On May 23, 2022, Wiring WIC, a virtual symposium hosted by the WIC Health and Technology Initiative—a project of New America in collaboration with the Department of Nutrition, Harvard T.H. Chan School of Public Health and the MIT Media Lab, and supported by the Rockefeller and Aetna Foundations—presented the findings from their work on technology innovations to strengthen the Special Supplemental Nutrition Program for Women, Infants, and Children (WIC) initiative, along with recommendations for how technology can continue to improve WIC today and in the future.
The Wiring WIC symposium was led by Rear Admiral Susan Blumenthal MD, MPA (ret), who is the Director of the Health Innovations Lab at New America and a Former US Assistant Surgeon General. Dr. Blumenthal is also a visiting professor at the Media Lab and a member of the Lab's advisory council.
Media Lab director Dava Newman provided welcoming remarks; additional Media Lab speakers included Hildreth England, whose work at the Lab focused on complex systems change efforts and human-centered communications, policy, and technology projects; and David Sun Kong, director of the Media Lab's Community Biotechnology Initiative.
Wiring WIC grew out of the 50% Conference, a 1.5-day meeting at the MIT Media Lab in September 2017 that invited participants to reimagine what is possible for the Special Supplemental Nutrition Assistance Program for Women, Infants, and Children (WIC) program in the digital age.
At the 50% Conference, futurists, designers, technologists, researchers, public health experts, policymakers, and private sector collaborators convened to explore the transformative possibilities of technology to modernize WIC, help families make food purchases, collect and surface the data about what foods are bought, and provide interactive nutrition feedback and education to WIC clients. Participants considered innovative approaches for using technology and social media beyond the food purchasing experience—for example, promoting nutritional health, providing child development tips, and preventing obesity among WIC beneficiaries. Experts from IDEO facilitated the experience.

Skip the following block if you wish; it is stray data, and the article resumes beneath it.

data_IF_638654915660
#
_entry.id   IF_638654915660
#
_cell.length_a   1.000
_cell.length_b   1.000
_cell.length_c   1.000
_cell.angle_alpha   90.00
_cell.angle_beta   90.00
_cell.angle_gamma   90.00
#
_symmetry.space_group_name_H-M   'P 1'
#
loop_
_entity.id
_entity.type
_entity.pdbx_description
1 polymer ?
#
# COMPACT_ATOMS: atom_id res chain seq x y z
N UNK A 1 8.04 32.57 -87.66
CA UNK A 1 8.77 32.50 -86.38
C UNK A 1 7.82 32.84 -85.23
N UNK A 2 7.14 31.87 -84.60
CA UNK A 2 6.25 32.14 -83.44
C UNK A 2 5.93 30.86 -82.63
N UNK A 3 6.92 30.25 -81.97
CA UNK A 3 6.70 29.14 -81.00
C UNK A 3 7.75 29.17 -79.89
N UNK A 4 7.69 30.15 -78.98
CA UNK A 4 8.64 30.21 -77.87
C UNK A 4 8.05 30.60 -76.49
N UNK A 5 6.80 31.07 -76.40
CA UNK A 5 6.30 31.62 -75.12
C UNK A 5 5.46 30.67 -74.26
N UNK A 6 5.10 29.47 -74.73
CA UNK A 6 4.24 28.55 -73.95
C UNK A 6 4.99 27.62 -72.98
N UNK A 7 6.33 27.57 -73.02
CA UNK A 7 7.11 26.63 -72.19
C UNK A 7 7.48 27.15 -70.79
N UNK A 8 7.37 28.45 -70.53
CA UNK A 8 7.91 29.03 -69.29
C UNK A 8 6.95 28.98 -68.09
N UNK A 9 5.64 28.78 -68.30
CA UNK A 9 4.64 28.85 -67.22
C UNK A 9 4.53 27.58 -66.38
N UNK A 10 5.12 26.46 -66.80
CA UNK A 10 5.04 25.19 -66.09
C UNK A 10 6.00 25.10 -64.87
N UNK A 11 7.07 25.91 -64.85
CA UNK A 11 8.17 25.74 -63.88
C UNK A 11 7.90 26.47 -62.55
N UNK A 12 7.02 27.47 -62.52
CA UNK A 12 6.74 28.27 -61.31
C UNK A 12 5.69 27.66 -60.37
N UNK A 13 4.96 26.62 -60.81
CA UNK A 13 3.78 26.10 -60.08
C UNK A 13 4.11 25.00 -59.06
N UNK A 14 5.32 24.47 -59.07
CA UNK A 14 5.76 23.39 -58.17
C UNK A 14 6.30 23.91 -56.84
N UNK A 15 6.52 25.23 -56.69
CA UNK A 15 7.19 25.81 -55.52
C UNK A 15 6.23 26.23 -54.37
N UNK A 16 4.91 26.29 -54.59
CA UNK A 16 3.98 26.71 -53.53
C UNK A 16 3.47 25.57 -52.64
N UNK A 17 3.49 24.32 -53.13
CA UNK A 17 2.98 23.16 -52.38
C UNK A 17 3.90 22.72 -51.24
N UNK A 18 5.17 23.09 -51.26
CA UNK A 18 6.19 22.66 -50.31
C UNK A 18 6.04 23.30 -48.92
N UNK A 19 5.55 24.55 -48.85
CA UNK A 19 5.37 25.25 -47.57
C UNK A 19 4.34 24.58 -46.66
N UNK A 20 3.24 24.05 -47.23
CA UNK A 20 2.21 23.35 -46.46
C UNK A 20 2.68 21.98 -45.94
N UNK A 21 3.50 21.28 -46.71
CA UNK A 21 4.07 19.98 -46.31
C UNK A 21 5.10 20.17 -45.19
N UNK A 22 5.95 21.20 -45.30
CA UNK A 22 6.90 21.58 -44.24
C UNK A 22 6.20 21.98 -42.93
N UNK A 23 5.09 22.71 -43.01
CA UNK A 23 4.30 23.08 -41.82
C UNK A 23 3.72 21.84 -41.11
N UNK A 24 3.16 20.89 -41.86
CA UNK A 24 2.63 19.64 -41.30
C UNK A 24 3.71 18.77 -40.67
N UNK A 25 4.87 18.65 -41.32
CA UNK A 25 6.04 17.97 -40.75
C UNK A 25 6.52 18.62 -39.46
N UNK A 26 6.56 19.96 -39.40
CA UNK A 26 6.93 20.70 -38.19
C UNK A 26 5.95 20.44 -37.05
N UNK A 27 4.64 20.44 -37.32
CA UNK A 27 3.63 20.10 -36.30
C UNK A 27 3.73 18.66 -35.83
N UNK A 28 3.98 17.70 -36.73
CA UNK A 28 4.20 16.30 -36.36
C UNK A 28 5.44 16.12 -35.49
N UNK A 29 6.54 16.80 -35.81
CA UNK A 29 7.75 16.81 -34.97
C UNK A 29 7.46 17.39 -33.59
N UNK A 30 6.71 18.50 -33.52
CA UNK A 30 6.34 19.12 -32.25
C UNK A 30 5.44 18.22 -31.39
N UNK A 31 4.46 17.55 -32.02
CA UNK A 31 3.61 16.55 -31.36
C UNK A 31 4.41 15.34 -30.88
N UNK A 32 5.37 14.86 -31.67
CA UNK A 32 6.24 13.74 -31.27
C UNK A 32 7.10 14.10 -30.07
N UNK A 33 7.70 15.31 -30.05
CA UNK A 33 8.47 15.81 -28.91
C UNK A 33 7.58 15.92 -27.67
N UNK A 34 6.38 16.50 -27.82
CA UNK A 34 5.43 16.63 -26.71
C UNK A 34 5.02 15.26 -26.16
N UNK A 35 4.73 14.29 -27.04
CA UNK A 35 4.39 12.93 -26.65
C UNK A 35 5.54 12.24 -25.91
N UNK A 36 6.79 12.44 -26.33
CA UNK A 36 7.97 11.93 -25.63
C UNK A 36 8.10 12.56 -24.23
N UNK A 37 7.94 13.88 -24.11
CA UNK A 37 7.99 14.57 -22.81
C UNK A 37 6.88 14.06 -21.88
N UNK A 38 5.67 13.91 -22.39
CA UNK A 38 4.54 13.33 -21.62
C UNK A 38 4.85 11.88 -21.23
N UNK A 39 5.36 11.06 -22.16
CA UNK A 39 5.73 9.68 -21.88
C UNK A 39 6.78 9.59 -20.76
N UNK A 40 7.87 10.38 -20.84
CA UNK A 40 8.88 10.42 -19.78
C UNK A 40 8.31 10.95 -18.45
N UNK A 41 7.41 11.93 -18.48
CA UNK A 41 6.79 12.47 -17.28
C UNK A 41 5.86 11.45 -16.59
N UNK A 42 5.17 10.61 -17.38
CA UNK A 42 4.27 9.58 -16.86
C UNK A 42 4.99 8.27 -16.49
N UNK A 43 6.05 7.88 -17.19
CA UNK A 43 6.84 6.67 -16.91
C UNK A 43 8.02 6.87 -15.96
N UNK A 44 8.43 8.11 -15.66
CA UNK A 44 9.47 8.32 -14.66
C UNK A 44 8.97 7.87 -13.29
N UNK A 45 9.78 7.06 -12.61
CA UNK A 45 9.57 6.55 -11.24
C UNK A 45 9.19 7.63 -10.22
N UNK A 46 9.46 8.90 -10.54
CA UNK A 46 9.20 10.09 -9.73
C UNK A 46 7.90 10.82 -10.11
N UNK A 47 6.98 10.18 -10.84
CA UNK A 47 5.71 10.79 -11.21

What is WIC?
The Special Supplemental Nutrition Program for Women, Infants, and Children (WIC) is a critical federal food assistance initiative established in 1974 to help reduce food insecurity and hunger in America. It’s the third largest federal nutrition program in the United States behind SNAP and the National School Lunch program. For nearly five decades, WIC has served as an important safety net program, providing nutritious foods to supplement diets, nutrition education, and healthcare referrals for eligible low-income pregnant, breastfeeding, and postpartum women, infants, and children up to age five who are medically or nutritionally at risk.
Modernizing WIC as a technology enhanced, participant-centered program is an opportunity to improve the nutrition, health, and economic security of millions of people in the US, reduce health care costs linked with hunger and obesity, and as a result, strengthen America’s future now and in the years ahead.